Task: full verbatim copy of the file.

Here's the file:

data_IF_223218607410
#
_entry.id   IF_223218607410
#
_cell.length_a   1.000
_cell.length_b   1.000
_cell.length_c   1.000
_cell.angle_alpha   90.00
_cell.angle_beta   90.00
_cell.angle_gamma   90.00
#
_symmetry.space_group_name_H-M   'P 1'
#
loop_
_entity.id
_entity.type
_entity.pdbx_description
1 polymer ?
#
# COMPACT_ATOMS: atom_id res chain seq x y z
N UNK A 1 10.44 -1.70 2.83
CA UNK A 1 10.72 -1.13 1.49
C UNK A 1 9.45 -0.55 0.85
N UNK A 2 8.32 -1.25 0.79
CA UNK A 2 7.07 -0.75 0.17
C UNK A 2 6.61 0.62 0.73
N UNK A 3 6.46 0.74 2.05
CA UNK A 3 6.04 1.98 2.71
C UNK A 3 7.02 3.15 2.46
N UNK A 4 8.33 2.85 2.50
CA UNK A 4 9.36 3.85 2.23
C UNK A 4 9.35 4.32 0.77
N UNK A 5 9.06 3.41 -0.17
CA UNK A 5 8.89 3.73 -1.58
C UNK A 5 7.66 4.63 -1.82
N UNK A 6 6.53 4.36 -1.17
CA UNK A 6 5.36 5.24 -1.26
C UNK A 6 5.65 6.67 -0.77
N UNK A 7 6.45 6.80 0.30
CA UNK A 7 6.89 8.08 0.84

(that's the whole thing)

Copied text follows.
data_IF_223218607410
#
_entry.id   IF_223218607410
#
_cell.length_a   1.000
_cell.length_b   1.000
_cell.length_c   1.000
_cell.angle_alpha   90.00
_cell.angle_beta   90.00
_cell.angle_gamma   90.00
#
_symmetry.space_group_name_H-M   'P 1'
#
loop_
_entity.id
_entity.type
_entity.pdbx_description
1 polymer ?
#
# COMPACT_ATOMS: atom_id res chain seq x y z
N UNK A 1 10.44 -1.70 2.83
CA UNK A 1 10.72 -1.13 1.49
C UNK A 1 9.45 -0.55 0.85
N UNK A 2 8.32 -1.25 0.79
CA UNK A 2 7.07 -0.75 0.17
C UNK A 2 6.61 0.62 0.73
N UNK A 3 6.46 0.74 2.05
CA UNK A 3 6.04 1.98 2.71
C UNK A 3 7.02 3.15 2.46
N UNK A 4 8.33 2.85 2.50
CA UNK A 4 9.36 3.85 2.23
C UNK A 4 9.35 4.32 0.77
N UNK A 5 9.06 3.41 -0.17
CA UNK A 5 8.89 3.73 -1.58
C UNK A 5 7.66 4.63 -1.82
N UNK A 6 6.53 4.36 -1.17
CA UNK A 6 5.36 5.24 -1.26
C UNK A 6 5.65 6.67 -0.77
N UNK A 7 6.45 6.80 0.30
CA UNK A 7 6.89 8.08 0.84